Facebook has since removed the ads paid by the exiled oligarch Ilan Shor but experts believe they've managed to have an impact on Moldovan society
Facebook is again under fire for allowing a pro-Russian oligarch to run paid ads on their platform -- even after he had been sanctioned -- with the aim of destabilising the government of Moldova.
Ilan Shor, an opposition politician has been put on the US government’s sanctions list for trying to undermine Moldova on behalf of Russia back in October 2022.
Currently living in exile in Israel, he is implicated in a $1 billion theft from Moldovan banks in 2014.
In his paid ads on Facebook, Ilan Shor is frequently attempting to round up support for anti-government protests and accusing Maia Sandu, the pro-Western President of Moldova of corruption.
"This campaign goal's includes denigrating the European Union, the European integration plans of Moldova, and diminishing the role of this war started by Putin in the economic and social crisis in Moldova," explained Valeriu Pașa, the president of Watchdog Moldova.
But in 2021, Moldovans elected a pro-European government after years of Russia-friendly ruling politicians. In June 2022, Moldova was granted EU candidate status, the same day as Ukraine.
As a person under sanctions, Shor is not allowed to engage in any financial transactions with Facebook or any other US company.
But his team have found a loophole by buying Facebook pages from other countries such as Vietnam and then running ads through them for example.
An effective influence campaign
Last autumn, Moldova was rocked by a series of anti-government protests initiated by the Shor Party. Thousands took to the streets of the capital to protest against rising energy prices.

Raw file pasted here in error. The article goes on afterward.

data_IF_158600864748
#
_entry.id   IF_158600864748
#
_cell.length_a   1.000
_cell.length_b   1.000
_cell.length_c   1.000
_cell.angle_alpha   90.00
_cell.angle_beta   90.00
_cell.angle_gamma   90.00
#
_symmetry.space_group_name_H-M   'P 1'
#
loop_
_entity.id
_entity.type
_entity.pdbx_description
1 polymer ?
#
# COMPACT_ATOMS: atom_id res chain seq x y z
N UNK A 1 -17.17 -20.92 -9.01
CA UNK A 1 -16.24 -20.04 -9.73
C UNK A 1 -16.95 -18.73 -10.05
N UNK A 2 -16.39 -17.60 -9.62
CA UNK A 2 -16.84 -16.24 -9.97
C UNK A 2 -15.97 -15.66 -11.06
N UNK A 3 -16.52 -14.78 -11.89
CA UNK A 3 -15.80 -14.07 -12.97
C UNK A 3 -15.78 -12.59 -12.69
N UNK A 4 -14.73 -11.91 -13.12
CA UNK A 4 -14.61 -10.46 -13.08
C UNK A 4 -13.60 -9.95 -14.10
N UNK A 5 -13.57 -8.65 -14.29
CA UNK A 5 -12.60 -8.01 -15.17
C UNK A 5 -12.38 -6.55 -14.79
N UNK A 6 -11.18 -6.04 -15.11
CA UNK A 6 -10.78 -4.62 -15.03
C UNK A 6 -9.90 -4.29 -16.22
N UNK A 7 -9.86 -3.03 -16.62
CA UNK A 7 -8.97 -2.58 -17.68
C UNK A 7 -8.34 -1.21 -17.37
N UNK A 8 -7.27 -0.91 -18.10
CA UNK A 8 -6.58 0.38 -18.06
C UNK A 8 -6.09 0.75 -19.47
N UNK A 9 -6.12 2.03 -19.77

Most of the ads were ultimately removed by Facebook but not before they were watched millions of times in a small country with a population of about 2.6 million people.
According to Valeriu Pașa, Meta's (Facebook's parent company) slow response has had a detrimental impact on public opinion.
"We see some actions from Meta but the reactions are very slow and absolutely inefficient because the impact is done and all of these pages and people behind them, are still violating Facebook's own rules," he told Euronews.
"Meta is not doing enough to fight all this disinformation, which is very impactful in Moldova," he explained.
Meta promised to crack down on these influence campaigns in response to the war in Ukraine.
"We’ve established a special operations center staffed by experts from across the company, including native Russian and Ukrainian speakers, who are monitoring the platform around the clock, allowing us to respond to issues in real time," wrote the company in a statement.
But nothing in their policy update mentions Moldova. The Cube has reached out to Meta, a spokesperson emailed us back with a comment.
"We took away this sanctioned individual’s ability to advertise on our apps when he was added to the US sanctions list," said a Meta spokesperson via email.
"In response, we detected efforts to use other Pages and accounts in an attempt to amplify his content. We took them down as a result of our own internal detection and also tip-offs by civil society in Moldova. We know that malicious actors like this are persistent and we’re continuing to monitor and take action."
Meanwhile, Moldovan NGOs like Watchdog.Md are pleading with Meta for more resources and staff to better monitor the situation.
Like many big tech firms based in the US, Meta has sometimes struggled to moderate content in languages other than English.
"What we are really asking for is at least one person to be in contact with independent NGOs in Moldova speaks Romanian and Russian, and who preferably knows a little bit about the regional context to help us improve the informational environment on Facebook," said Pașa.
"Meta is not the poorest company in the world, so I don't see why they can't hire one person to monitor content in Moldova."